Ethical leadership is related to employee job satisfaction by impacting a positive influence on employee performance (Resick et al., 2011). The ethical leadership also found to increase the intrinsic motivation and job responses (Piccolo, et al., 2010). The willingness of the employee to report any concern and problem also depends on the organization culture and leadership behavior (Brown et al., 2005). It is also studied that a leader with strong ethical traits can affect positively to task significance and autonomy of the employee job (Ruiz, Ruiz & Martinez, 2011). According to them, the followers have willingly perceived the good traits of their leaders and thus good moral, values are practiced in an organization that can shape the overall
Credibility is your reputation for being trustworthy- trustworthy is performing your work with excellence; to care about those you work with and for; to live high ethical, corporate and personal values; and to deliver on your promises. Competence relates to your proven set of skills and knowledge to accomplish business tasks. Others will judge you by your track record of success. Caring shows that you will act in the interests to to others, cultivate a sense of community and demonstrate accountability to others. Character shows that you will advance to high personal, corporate, and business values.
Leaders set the example and represent the entire organization. When you have an ethical leader, it is more likely that you will have a much more productive and collaborative body of workers. Also, ethical leaders create ethical cultures that influence followers to behave more ethically and to refrain from behaving unethically (Schaubroeck et al., 2012). Therefore, core values of an organization must always be exemplified by ethical leaders. Two key principles of ethical leadership include integrity and respect.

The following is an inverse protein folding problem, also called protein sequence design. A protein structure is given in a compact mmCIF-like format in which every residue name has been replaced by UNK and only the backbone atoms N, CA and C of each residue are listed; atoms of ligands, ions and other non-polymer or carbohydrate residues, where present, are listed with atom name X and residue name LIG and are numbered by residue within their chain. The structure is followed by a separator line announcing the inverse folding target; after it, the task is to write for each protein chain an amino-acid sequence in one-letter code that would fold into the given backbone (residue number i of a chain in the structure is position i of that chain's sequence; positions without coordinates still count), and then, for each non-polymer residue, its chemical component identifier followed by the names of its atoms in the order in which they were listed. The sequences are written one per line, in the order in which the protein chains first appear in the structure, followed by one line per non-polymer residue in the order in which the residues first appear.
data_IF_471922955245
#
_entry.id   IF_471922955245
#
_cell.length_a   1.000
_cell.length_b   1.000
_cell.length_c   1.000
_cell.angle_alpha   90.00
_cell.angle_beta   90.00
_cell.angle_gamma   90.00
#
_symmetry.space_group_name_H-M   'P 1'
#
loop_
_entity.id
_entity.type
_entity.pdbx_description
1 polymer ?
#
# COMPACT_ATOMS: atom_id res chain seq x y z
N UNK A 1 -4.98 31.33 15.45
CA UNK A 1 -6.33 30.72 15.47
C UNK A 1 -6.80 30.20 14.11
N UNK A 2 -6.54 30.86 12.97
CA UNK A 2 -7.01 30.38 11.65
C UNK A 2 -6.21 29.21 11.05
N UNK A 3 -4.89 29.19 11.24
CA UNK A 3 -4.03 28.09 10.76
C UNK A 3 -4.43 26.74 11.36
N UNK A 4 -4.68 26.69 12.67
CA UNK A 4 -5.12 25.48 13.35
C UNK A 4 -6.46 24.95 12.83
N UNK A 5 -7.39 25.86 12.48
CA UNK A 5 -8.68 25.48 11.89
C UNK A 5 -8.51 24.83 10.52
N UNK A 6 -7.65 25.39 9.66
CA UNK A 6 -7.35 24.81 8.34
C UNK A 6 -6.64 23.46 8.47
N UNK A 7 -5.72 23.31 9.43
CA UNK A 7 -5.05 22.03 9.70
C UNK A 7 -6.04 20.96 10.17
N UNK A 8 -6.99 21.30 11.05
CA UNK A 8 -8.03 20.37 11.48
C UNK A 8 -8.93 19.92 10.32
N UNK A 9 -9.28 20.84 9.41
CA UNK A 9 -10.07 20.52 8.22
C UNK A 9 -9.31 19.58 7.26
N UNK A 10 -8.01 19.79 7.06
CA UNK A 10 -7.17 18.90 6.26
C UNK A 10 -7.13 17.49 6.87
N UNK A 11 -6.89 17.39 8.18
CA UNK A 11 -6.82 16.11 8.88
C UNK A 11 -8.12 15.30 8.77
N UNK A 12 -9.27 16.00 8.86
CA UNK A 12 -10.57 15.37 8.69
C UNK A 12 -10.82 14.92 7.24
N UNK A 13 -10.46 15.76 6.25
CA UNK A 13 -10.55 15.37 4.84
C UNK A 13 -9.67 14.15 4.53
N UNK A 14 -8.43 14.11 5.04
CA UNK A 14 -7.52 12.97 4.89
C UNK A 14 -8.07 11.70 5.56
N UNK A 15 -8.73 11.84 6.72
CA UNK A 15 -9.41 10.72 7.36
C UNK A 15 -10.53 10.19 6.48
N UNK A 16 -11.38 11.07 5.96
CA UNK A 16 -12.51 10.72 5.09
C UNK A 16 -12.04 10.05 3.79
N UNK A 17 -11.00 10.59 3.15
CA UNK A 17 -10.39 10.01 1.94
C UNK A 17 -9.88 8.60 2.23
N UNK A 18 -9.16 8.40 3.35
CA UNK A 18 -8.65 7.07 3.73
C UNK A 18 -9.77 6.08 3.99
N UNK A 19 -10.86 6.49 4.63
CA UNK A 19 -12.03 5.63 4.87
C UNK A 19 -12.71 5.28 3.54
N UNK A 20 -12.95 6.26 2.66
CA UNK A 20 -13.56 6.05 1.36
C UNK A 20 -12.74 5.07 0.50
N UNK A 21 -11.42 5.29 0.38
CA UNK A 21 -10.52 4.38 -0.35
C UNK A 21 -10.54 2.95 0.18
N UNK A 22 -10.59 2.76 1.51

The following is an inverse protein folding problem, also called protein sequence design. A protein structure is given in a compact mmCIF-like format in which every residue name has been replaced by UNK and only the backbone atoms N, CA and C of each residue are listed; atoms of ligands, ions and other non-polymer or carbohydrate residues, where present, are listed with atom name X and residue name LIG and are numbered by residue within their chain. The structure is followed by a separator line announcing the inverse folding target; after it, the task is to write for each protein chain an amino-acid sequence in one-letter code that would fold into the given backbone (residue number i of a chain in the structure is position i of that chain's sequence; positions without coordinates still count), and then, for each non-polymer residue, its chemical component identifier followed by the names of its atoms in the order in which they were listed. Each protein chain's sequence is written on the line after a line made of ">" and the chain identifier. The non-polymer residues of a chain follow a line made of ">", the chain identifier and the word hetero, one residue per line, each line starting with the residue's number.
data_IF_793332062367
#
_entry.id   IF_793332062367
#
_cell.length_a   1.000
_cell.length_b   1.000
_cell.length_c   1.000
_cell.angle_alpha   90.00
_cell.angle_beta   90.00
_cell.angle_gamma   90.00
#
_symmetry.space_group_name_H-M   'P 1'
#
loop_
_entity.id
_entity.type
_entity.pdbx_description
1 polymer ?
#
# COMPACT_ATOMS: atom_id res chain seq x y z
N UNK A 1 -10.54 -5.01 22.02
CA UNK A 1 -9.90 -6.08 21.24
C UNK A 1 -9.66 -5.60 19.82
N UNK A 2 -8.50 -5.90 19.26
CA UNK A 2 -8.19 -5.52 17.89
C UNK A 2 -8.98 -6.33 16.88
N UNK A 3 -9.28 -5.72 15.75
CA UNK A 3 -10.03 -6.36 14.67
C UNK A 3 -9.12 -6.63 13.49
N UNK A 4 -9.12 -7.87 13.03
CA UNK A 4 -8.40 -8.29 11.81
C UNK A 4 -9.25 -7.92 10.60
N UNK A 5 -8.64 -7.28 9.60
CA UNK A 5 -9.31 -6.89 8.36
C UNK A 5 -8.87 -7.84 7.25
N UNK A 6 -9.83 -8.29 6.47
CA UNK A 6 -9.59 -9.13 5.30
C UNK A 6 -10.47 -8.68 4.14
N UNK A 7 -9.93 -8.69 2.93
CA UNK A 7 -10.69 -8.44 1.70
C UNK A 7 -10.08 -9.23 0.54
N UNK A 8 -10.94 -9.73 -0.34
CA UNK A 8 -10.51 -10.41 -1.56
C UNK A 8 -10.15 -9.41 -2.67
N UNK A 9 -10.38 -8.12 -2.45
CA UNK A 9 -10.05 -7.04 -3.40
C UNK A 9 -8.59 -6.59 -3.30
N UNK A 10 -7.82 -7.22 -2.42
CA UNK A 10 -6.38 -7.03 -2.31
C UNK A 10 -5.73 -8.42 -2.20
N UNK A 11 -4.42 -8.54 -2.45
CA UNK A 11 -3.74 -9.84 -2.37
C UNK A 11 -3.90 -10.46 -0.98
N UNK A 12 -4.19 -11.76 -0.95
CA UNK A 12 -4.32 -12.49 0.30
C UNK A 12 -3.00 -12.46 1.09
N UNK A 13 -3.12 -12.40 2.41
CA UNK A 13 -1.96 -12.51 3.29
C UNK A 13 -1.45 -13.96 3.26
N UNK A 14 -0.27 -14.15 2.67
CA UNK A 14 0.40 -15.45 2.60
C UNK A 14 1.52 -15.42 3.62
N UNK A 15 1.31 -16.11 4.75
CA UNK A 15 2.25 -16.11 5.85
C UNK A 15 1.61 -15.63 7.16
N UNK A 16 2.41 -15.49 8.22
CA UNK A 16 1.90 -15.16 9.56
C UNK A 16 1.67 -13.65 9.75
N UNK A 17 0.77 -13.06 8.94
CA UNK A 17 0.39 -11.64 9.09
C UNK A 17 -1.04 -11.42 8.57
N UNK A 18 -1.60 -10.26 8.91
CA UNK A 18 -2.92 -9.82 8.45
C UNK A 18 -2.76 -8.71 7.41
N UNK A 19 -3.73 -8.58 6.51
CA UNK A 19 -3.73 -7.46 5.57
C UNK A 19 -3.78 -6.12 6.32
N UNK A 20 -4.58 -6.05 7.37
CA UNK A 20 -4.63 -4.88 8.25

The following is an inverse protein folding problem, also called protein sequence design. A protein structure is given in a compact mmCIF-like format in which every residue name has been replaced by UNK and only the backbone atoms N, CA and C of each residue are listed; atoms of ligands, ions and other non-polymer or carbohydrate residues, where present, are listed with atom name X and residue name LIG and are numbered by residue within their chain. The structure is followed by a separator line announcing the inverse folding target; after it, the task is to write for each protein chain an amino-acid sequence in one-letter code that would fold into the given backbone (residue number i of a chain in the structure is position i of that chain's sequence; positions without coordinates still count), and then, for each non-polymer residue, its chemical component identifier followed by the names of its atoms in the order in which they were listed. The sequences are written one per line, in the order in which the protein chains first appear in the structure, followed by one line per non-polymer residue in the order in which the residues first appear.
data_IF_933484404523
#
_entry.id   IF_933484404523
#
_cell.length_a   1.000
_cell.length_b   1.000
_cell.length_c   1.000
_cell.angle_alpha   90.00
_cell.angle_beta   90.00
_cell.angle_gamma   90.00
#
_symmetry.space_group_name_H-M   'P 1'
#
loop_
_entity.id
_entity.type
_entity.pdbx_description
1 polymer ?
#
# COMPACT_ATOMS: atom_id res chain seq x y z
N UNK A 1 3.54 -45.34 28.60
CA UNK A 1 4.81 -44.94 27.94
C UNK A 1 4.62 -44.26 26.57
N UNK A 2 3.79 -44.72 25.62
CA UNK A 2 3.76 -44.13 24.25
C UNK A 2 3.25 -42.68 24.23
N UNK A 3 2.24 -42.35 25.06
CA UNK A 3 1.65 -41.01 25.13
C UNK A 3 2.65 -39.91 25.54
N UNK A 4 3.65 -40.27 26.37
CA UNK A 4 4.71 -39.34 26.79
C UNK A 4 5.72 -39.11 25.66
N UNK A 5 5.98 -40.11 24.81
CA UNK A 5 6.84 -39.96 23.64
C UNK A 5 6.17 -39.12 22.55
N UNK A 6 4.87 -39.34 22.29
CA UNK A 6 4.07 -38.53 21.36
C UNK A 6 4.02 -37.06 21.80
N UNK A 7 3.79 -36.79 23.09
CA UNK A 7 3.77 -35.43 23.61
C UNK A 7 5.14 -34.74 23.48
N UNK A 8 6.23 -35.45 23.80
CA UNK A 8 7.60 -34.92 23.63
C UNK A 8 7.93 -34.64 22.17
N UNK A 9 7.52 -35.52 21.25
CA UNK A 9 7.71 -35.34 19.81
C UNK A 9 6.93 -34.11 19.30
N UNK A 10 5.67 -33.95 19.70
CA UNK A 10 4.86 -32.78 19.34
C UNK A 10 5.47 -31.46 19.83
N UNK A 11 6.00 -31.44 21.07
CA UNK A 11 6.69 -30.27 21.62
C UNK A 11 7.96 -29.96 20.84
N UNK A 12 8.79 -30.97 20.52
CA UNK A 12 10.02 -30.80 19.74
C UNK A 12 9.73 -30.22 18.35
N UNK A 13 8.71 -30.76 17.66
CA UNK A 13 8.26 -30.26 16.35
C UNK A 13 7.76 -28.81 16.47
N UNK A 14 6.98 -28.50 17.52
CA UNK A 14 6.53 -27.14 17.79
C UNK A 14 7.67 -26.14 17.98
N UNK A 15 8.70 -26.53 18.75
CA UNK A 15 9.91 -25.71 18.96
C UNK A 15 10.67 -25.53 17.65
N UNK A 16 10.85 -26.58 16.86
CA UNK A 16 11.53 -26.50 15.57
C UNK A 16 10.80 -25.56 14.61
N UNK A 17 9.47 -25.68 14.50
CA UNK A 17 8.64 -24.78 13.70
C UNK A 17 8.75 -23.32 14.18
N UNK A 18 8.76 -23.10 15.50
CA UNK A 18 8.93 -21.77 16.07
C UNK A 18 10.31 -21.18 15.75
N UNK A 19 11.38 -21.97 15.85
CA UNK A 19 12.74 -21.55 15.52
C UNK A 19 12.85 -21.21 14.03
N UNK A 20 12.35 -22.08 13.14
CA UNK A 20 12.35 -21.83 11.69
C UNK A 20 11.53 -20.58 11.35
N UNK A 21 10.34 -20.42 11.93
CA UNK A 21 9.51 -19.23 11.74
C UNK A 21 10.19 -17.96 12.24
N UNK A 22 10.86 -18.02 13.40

No doubt, organizations should promote the kind of positive supervisor mentoring behavior exemplified in question 1. This is because, such conducts will motivate employee satisfaction which can lead to excellent job performance, good work ethic, and high retention of skilled workers. This relates to the concept of job satisfaction which is, “a pleasant feeling resulting from the perception that one’s job fulfills or allows for the fulfillment of one’s important job values” (Noe et. al. p. 322).
For purposes of instrument development, organizational commitment was defined here as the relative strength of an individual’s identification with and involvement in a particular organization (Porter & Smith, Note 4). It can be characterized by at least three related factors: (1) a strong belief in and acceptance of the organization’s goals and values; (2) a willingness to exert considerable effort on behalf of the organization; and (3) a strong desire to maintain membership in the
It focuses on the difference between right and wrong, good and bad. Some principles that all employees of Add Hope should apply: • Be trustworthy: customers want to do business with a trustworthy organization. If the organization can prove that it is worthy of the customer’s trust, in return the customer will give the organization their loyalty. • Meet Obligations: honour al commitments and obligations. E.g.